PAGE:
The scope of InDesign styles
While setting up a template for a complex XML workflow today, I was reminded of a point of confusion for many users about how InDesign’s Styles function.
InDesign features Paragraph and Character styles, of course, as well as Object, Table, and Cell styles. Paragraph styles are different than the other four types of styles. How? Paragraph styles must specify all the formatting for a paragraph to which it’s assigned. In other words, it’s impossible to create a Paragraph style that only specifies paragraph alignment, but not type face or left indent. So as you create a Paragraph style, every option in the Paragraph Style dialog box is filled in one way or the other.
But Character, Object, Table, and Cell styles behave differently. These styles may specify only the formatting that you want them to. In other words, their scope can be limited to a single attribute or group of attributes. For example, you can have a Character style that only applies an underline to text, leaving the type face, color, and style intact. Or you can create a Cell style that only applies a 10% gray tint to a cell, leaving the rules around the cell and the text inset from the edges of the cell untouched.
The mechanism for setting or ignoring attributes can be confusing. The interface varies in how you tell InDesign to “ignore” certain formatting and not include it in the style definition.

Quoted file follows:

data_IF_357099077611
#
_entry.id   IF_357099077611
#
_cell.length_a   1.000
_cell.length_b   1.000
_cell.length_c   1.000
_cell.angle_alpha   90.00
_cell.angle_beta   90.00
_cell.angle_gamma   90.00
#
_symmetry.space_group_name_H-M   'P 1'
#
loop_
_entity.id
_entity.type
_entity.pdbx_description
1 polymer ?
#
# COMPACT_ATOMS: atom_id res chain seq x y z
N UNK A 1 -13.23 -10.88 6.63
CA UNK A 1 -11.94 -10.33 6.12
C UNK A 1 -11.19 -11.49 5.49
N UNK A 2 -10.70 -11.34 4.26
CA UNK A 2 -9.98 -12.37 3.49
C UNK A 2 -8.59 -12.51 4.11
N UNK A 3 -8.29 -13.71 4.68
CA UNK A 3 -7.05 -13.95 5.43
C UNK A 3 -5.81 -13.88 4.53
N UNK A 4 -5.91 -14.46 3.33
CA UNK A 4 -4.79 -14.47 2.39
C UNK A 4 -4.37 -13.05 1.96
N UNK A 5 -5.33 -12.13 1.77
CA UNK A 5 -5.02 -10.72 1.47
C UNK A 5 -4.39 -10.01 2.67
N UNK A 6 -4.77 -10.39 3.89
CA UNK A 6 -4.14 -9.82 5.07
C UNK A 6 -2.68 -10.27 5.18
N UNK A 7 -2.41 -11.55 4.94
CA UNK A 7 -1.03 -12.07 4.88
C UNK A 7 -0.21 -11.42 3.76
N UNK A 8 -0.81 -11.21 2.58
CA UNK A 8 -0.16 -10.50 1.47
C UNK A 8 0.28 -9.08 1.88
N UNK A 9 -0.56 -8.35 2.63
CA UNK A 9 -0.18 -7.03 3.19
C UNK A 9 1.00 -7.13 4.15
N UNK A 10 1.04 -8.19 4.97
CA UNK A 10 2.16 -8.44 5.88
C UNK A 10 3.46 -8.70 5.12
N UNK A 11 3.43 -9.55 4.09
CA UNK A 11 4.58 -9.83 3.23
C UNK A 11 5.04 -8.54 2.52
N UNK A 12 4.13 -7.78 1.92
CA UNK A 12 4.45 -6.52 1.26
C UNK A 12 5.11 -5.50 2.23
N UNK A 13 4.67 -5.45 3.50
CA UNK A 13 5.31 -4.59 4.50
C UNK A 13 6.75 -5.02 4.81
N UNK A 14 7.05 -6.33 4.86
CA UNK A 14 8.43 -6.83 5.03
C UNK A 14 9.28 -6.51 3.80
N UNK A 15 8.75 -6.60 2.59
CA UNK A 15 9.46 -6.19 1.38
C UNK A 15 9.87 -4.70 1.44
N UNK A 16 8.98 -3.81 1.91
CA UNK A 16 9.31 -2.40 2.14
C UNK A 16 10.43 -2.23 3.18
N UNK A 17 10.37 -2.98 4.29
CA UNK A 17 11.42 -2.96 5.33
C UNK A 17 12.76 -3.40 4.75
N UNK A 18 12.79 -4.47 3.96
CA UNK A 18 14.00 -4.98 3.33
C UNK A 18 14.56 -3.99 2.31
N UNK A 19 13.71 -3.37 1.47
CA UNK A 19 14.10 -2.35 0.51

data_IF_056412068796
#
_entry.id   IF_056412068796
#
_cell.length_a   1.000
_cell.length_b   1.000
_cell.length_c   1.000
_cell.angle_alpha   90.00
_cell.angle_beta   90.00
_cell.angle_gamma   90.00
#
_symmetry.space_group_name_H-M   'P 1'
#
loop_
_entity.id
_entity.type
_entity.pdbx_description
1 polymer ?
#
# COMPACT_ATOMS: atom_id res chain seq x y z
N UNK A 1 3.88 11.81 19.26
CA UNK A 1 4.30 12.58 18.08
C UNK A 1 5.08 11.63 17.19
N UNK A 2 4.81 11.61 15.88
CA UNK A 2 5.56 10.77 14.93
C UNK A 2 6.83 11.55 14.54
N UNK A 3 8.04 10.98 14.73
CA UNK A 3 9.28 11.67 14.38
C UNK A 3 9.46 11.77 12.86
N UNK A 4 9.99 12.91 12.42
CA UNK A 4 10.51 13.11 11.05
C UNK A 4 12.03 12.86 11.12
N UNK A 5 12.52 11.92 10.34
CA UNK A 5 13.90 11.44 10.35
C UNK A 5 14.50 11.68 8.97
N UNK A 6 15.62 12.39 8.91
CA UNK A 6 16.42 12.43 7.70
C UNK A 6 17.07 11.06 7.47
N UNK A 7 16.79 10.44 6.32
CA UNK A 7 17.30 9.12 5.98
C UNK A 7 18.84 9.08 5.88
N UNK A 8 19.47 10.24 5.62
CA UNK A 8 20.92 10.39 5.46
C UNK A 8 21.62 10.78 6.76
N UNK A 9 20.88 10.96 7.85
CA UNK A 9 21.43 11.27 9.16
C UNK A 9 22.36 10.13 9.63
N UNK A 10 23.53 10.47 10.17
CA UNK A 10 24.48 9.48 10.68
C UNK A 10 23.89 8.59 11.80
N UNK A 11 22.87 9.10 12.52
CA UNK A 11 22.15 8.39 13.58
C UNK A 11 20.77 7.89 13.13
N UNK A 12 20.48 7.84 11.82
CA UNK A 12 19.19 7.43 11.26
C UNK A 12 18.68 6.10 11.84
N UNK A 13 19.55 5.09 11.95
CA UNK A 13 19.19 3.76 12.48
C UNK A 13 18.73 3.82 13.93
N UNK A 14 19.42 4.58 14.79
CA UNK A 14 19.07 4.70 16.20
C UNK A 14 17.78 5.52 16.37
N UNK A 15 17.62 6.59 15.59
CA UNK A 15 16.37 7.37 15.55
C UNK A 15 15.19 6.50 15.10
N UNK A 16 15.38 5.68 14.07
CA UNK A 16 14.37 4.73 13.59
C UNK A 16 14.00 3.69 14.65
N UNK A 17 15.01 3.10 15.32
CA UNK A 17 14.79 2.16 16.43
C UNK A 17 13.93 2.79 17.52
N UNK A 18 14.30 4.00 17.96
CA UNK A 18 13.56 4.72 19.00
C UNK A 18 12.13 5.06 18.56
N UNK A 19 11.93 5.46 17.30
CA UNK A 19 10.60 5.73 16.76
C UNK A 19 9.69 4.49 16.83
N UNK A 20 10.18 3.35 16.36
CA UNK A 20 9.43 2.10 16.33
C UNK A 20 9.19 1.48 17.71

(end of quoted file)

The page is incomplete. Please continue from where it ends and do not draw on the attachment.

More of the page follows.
In the example below, from the Character style dialog box, to make the Character style ignore the Font Family, Font Style, or Size, you simply select the Family, Style or Size with the text cursor and hit the delete key to make the field blank. Easy enough.
But in the example below, Kerning, Case, and Position currently are ignored as part of the style, that’s why they are blank.
If I click on the Kerning field, I see three choices. “None” sounds like it will ignore the Kerning. But don’t be fooled. If you choose this option, a Kerning method of “none” will become part of the Character style.
Only after you actually choose either Optical, Metrics, or None, and return to the drop-down menu do you see the option to Ignore the Kerning method as part of the Character style.
In the example below, we see a different type of widget. In this case, Ligatures are on as part of the Character style, Strikethrough is off as part of the Character style, and Underline is ignored. In other words, when this style is assigned to a block of text, Ligatures will be activated, any Strikethrough that the text may have will be removed, and the underlining of the text will be ignored. These “three state” check boxes appear throughout the Character, Object, Table and Cell style dialog boxes.